A Guide to Sustainable Footwear Brands
Ensuring sustainability in footwear is so hard as it is made up of so many different materials and components. Footwear is often left out of fast fashion debates, despite the shoe industry being a key and powerful offender for contributing to climate change. In this guide to sustainable footwear there will be a round-up of the most ethical brands you can buy from. Sustainable footwear incorporates environmentally friendly resource procurement, fair labour wage/conditions and transparent supply chains.
First of all, I want to explain why I enjoy writing about this topic. I have chosen my undergraduate dissertation topic on how supply chains can become more transparent and who is responsible for ensuring this…the companies? Governmental regulations? Or the consumer themselves? I have done extensive reading on lots of different sustainable brands. I have developed an insight into which brands are actually sustainable. Many brands try to target niche audiences through greenwash marketing (tool of exaggerating their sustainability efforts to please consumers). Therefore, you have to dig a little deeper into the companies, look at the core values, their resource procurement methods, their labour conditions and their environmental practices. Such practices include the management of their discarded material, toxic chemicals from production and water consumption.
Why are shoes bad for the environment?
To make shoes sturdier, shock absorbent and solid, manufacturers build their soles from a combination of different plastics. When shoes reach the end of their life their soles can take as long as 1,000 years to decompose in landfill. It is estimated that 300 million pairs of shoes end up in landfills each year.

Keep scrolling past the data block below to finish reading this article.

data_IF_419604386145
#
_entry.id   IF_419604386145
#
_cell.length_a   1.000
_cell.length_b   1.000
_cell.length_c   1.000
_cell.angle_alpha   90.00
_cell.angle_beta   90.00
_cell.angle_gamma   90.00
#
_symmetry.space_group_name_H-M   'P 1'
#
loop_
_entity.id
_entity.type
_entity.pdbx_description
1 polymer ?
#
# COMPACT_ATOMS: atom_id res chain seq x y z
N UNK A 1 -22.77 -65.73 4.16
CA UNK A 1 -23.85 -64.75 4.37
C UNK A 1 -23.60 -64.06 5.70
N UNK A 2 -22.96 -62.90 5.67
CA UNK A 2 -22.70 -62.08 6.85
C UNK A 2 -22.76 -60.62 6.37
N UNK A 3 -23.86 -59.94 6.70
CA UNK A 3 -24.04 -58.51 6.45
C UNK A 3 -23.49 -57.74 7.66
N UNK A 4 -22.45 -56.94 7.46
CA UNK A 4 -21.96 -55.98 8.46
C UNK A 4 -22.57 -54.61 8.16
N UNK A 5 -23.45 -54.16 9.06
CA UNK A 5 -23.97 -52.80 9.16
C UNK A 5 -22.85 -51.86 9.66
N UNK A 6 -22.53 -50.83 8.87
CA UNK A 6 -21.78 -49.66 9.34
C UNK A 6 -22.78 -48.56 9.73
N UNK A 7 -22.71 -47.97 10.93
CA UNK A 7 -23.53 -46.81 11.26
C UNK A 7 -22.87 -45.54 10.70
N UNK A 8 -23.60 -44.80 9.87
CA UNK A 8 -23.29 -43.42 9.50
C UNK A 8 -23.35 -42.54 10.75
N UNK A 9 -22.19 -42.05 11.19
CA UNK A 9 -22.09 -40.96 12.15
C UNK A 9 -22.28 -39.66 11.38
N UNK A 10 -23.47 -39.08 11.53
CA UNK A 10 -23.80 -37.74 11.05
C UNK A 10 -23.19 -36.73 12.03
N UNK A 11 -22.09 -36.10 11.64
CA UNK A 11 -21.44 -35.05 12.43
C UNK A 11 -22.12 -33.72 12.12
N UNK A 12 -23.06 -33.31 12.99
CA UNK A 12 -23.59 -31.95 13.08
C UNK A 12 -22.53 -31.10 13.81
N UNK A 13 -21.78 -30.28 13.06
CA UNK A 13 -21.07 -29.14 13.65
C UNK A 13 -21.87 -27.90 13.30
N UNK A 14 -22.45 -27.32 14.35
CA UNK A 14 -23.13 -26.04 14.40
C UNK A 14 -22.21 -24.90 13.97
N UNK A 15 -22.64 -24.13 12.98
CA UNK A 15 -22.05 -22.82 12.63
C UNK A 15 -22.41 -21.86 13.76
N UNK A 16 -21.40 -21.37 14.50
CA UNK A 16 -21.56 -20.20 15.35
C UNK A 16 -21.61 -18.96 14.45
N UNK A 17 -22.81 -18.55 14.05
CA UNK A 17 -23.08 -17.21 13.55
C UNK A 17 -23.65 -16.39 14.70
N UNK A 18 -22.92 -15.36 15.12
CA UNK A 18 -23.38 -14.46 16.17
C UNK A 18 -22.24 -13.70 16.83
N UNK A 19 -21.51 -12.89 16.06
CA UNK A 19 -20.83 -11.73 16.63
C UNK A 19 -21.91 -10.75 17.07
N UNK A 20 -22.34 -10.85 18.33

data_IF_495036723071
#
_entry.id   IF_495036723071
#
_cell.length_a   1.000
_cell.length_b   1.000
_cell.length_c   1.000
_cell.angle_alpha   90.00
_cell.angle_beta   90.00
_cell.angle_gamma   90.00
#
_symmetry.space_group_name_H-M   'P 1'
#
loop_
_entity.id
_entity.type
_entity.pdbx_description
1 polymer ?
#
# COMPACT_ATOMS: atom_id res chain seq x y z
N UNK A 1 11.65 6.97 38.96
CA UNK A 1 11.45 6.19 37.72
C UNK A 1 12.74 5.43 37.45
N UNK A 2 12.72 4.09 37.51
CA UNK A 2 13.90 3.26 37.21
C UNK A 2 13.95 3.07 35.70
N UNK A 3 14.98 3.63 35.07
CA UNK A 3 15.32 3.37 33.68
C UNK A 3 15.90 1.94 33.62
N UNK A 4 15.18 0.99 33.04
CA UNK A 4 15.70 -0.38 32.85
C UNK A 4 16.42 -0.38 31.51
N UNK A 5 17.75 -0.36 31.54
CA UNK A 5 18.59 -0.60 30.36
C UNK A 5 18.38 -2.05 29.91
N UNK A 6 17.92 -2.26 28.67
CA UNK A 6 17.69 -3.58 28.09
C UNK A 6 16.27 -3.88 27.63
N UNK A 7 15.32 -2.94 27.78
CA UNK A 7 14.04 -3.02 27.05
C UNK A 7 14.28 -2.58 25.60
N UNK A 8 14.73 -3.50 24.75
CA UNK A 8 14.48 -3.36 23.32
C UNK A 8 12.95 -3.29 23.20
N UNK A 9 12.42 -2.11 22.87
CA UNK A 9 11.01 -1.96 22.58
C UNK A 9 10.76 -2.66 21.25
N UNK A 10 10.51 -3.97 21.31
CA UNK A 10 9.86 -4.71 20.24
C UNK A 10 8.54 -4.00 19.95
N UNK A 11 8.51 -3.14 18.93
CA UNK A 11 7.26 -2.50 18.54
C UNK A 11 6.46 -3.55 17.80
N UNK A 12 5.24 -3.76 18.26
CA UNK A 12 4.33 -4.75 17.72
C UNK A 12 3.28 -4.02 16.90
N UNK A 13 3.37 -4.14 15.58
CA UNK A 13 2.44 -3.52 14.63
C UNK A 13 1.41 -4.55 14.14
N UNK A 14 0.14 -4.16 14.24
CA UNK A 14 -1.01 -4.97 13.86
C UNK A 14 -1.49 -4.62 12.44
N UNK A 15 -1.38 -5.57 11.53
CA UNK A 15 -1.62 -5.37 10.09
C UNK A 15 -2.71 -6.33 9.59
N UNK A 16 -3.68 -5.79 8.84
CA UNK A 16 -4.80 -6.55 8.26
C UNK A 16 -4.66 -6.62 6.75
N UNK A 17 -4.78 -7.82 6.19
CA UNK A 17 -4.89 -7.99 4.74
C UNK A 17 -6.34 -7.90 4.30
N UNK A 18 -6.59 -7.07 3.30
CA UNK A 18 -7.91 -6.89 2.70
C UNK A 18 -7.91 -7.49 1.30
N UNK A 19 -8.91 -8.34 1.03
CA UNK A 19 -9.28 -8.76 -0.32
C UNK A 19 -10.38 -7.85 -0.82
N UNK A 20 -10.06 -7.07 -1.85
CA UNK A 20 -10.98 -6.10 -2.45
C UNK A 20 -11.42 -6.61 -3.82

To combat the issues associated with waste produced in the footwear industry an organisation called Soles 4 Souls take unwanted shoes (and clothing) and turn it into positive opportunities and prevent them ending up in landfills. For example, they redistribute shoes to people across the world in need, enabling empowerment and fighting poverty such as starting small reselling businesses.
Buying sustainable shoes is a simple and easy way to fight fast fashion. Sustainable and vegan shoes are becoming more commonly available and affordable. So here is my guide to the best sustainable footwear brands…
With sustainably sourced cotton, rubber for the soles, fair trade and a transparent supply chain, they are scoring top marks. With a wide range of styles and colours Veja shoes are comfy, fashionable and scream responsible. The French brand, although transparently sourced and manufactured in Brazil have also set up repair shops to reduce waste, encourage recycling and promote a circular economy. In my experience they last longer than any Adidas Stan Smith or Nike Air Force and automatically brighten up any outfit. The website supplies a detailed picture of just how ethical the shoes are. Only coming into market in 2005, with a no advising policy, they are seen absolutely everywhere and I’m all for it!